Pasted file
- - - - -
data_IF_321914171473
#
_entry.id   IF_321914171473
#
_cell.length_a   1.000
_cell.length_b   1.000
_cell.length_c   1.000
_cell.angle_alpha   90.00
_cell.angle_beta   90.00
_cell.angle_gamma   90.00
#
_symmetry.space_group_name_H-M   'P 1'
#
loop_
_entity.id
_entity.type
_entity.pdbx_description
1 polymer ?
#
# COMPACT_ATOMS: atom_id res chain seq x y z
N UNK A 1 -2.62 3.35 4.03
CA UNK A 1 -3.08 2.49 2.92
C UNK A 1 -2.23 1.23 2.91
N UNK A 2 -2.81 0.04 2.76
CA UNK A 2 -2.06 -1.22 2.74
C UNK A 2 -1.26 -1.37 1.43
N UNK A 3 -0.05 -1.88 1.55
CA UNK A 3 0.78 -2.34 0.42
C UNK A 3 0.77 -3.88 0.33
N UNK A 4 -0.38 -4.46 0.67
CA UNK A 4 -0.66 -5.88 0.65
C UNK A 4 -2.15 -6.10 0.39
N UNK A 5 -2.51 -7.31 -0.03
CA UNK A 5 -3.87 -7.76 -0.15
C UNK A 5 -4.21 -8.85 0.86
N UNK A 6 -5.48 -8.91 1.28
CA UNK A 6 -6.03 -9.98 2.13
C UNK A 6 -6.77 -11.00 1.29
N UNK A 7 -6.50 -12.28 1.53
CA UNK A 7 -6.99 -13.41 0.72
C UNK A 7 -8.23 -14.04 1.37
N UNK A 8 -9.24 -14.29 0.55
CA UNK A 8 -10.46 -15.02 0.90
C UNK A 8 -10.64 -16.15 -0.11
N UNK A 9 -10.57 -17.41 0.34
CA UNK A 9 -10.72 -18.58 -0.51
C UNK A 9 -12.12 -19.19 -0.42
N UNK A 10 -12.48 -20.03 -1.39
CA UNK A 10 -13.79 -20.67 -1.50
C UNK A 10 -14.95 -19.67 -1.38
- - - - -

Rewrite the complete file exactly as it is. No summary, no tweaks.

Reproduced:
data_IF_321914171473
#
_entry.id   IF_321914171473
#
_cell.length_a   1.000
_cell.length_b   1.000
_cell.length_c   1.000
_cell.angle_alpha   90.00
_cell.angle_beta   90.00
_cell.angle_gamma   90.00
#
_symmetry.space_group_name_H-M   'P 1'
#
loop_
_entity.id
_entity.type
_entity.pdbx_description
1 polymer ?
#
# COMPACT_ATOMS: atom_id res chain seq x y z
N UNK A 1 -2.62 3.35 4.03
CA UNK A 1 -3.08 2.49 2.92
C UNK A 1 -2.23 1.23 2.91
N UNK A 2 -2.81 0.04 2.76
CA UNK A 2 -2.06 -1.22 2.74
C UNK A 2 -1.26 -1.37 1.43
N UNK A 3 -0.05 -1.88 1.55
CA UNK A 3 0.78 -2.34 0.42
C UNK A 3 0.77 -3.88 0.33
N UNK A 4 -0.38 -4.46 0.67
CA UNK A 4 -0.66 -5.88 0.65
C UNK A 4 -2.15 -6.10 0.39
N UNK A 5 -2.51 -7.31 -0.03
CA UNK A 5 -3.87 -7.76 -0.15
C UNK A 5 -4.21 -8.85 0.86
N UNK A 6 -5.48 -8.91 1.28
CA UNK A 6 -6.03 -9.98 2.13
C UNK A 6 -6.77 -11.00 1.29
N UNK A 7 -6.50 -12.28 1.53
CA UNK A 7 -6.99 -13.41 0.72
C UNK A 7 -8.23 -14.04 1.37
N UNK A 8 -9.24 -14.29 0.55
CA UNK A 8 -10.46 -15.02 0.90
C UNK A 8 -10.64 -16.15 -0.11
N UNK A 9 -10.57 -17.41 0.34
CA UNK A 9 -10.72 -18.58 -0.51
C UNK A 9 -12.12 -19.19 -0.42
N UNK A 10 -12.48 -20.03 -1.39
CA UNK A 10 -13.79 -20.67 -1.50
C UNK A 10 -14.95 -19.67 -1.38